We all need to periodically reassess our health, including our food routines, exercise habits (or lack thereof), and our capacity to lead fulfilling lives. On Health and Sports Day, the Japanese people carry out this activity.

Do you know the occasion that gave rise to Health-Sports Day? The Tokyo Olympics. Its grand opening ceremony took place on October 10, 1964, amid much fanfare. Two years after this occurrence, Sports Day was proclaimed a national holiday on October 10, 1966. Following this, Sports Day was moved to the second Monday in October starting in 2000, in accordance with the Happy Monday System. Japanese kindergartens, schools, businesses, and local associations across the nation perform activities such as track meets on National Health and Sports Day. In addition to relays and races, there are also other, more playful competitions like scavenger hunts, tug of war, and toss-ball. The entire family can take part in other events, including sporting festivals, fitness competitions, and marathons during autumn. This season is also regarded as the sports season in Japan, making it perfect for Japanese people on Health and Sports Day. Each town also puts on a sporting event. These consist of marathons, bowling, and events where parents and kids can enjoy Frisbee. Adults can also have health evaluations in some regions to become more aware of their own lack of activity.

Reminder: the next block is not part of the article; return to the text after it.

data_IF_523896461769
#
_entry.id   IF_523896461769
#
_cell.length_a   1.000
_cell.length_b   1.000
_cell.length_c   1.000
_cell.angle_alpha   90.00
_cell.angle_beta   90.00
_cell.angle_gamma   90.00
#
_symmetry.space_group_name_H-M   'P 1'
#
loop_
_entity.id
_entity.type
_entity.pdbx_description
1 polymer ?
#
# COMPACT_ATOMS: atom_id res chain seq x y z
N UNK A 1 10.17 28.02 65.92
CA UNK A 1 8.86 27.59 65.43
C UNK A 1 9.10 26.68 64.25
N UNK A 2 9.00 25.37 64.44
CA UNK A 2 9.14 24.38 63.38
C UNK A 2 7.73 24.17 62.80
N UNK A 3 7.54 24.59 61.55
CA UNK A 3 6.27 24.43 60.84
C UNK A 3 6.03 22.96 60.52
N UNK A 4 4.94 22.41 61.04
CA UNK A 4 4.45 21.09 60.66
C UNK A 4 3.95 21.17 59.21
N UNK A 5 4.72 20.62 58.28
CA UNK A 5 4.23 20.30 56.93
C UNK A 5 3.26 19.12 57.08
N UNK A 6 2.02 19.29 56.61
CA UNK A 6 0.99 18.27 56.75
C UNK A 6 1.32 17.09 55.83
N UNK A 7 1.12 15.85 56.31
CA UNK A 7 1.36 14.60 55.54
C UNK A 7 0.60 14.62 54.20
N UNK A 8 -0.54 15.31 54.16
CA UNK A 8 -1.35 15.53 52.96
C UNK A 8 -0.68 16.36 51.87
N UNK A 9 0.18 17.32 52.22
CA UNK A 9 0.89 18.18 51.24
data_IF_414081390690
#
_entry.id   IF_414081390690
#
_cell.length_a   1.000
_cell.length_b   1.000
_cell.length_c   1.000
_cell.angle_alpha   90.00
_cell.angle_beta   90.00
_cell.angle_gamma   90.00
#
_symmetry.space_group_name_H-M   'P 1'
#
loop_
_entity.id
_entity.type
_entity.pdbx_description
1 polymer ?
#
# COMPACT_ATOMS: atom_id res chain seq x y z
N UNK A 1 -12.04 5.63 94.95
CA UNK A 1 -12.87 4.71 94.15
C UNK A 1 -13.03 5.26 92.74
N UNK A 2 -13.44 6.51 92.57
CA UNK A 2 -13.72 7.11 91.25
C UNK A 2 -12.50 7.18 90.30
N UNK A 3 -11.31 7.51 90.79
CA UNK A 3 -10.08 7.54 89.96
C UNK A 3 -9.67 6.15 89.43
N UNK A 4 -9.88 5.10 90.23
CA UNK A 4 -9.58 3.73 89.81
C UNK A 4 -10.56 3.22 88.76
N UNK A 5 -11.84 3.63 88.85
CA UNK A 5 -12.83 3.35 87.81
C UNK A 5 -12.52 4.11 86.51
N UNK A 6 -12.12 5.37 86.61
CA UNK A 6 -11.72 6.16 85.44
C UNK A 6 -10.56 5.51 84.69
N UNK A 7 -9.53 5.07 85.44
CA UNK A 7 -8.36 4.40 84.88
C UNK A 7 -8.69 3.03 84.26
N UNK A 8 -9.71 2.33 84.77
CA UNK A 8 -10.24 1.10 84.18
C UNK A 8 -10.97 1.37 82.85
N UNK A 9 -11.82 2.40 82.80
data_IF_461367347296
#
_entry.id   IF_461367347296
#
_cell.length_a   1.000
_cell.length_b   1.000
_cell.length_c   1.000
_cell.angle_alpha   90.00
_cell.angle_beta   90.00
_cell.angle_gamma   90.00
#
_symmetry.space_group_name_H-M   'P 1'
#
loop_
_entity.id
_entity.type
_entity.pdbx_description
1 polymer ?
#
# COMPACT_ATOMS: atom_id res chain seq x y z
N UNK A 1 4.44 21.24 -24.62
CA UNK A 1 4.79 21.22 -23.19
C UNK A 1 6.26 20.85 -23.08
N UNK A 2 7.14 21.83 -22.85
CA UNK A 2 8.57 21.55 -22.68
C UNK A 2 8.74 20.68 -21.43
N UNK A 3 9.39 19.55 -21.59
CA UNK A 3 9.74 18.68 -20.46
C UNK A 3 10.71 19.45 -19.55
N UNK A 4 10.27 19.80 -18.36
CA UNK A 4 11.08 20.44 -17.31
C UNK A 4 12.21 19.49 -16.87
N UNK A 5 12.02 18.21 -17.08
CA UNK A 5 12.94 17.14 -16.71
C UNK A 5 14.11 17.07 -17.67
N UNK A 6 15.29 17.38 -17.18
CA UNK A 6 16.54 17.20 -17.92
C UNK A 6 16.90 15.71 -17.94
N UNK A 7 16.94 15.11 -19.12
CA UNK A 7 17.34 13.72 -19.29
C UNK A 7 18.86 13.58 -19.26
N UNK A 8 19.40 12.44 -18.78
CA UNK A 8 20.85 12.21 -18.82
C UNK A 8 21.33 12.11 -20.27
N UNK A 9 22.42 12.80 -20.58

As the World Health Organization (WHO) says, “Health is a state of complete physical, mental, and social well-being and not merely the absence of disease or infirmity.” Be sure to stay healthy not only today, but 360 days a year!